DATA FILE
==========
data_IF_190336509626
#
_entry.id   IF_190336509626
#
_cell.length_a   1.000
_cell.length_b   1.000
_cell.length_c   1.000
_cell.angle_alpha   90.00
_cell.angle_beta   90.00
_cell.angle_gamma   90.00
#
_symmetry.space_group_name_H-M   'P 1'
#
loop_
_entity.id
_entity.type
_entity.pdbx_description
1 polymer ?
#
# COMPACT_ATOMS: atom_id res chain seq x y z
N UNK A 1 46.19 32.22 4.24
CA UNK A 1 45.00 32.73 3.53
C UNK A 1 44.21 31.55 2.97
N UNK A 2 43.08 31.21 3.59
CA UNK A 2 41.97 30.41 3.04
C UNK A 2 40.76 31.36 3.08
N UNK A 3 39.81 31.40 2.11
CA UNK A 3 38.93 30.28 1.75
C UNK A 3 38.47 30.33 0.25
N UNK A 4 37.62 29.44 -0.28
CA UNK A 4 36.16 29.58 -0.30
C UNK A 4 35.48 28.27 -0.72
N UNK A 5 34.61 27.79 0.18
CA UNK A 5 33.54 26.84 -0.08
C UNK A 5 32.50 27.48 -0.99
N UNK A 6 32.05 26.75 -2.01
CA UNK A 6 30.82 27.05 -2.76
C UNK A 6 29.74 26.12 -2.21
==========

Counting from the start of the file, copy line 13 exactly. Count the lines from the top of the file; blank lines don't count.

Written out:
#